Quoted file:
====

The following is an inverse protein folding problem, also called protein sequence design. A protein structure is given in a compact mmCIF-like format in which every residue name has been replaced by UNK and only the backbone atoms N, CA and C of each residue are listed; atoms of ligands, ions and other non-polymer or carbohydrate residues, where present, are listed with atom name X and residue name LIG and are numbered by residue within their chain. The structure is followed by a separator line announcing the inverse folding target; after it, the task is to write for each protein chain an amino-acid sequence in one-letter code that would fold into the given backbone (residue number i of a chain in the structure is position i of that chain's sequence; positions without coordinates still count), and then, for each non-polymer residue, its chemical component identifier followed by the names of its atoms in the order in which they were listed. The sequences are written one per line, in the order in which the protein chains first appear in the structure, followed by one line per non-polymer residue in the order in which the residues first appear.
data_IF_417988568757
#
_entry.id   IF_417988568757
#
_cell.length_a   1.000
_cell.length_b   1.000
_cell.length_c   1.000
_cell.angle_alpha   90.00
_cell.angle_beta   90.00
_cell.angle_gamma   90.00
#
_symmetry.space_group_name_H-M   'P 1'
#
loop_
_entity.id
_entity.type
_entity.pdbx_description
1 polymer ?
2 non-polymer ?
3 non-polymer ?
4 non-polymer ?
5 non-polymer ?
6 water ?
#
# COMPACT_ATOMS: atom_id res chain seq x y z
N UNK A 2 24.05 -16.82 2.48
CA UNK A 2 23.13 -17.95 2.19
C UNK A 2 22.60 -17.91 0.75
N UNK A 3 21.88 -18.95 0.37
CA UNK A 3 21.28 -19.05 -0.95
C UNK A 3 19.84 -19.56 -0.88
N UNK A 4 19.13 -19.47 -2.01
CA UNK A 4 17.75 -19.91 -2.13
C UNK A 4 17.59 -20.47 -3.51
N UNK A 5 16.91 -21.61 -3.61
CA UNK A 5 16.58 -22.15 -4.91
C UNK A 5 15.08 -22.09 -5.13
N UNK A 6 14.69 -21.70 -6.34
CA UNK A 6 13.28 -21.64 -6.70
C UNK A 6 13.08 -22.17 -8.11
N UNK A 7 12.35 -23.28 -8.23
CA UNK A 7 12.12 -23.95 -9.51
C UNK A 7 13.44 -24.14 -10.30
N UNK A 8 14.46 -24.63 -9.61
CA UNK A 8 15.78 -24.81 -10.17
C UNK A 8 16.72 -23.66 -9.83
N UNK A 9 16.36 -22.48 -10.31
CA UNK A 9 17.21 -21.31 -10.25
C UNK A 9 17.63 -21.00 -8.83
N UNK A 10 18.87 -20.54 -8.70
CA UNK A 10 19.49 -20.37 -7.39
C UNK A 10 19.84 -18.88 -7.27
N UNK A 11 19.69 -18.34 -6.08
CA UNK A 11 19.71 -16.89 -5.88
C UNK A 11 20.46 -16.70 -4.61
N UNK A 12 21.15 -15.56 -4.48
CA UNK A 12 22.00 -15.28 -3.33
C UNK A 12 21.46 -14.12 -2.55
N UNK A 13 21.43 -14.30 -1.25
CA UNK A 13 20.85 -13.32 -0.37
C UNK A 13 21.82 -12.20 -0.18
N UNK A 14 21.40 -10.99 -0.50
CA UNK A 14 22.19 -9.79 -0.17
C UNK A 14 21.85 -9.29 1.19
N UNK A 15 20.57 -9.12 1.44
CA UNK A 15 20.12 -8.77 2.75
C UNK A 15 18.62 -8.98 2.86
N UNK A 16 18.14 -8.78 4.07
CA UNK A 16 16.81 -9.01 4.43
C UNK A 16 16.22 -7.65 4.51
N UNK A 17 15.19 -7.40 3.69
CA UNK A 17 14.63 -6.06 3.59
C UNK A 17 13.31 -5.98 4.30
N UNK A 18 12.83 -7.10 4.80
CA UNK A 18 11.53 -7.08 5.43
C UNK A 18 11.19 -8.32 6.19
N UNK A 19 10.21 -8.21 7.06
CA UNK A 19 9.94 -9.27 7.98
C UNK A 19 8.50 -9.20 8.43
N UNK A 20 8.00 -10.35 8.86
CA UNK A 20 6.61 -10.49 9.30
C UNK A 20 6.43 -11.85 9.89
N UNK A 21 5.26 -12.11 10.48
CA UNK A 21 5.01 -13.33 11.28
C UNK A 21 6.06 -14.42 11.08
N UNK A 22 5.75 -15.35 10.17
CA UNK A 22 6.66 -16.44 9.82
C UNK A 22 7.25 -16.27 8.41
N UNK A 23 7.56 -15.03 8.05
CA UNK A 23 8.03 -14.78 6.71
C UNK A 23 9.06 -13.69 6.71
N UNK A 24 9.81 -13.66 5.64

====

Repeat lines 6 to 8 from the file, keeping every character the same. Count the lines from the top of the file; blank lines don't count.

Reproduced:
_cell.length_a   1.000
_cell.length_b   1.000
_cell.length_c   1.000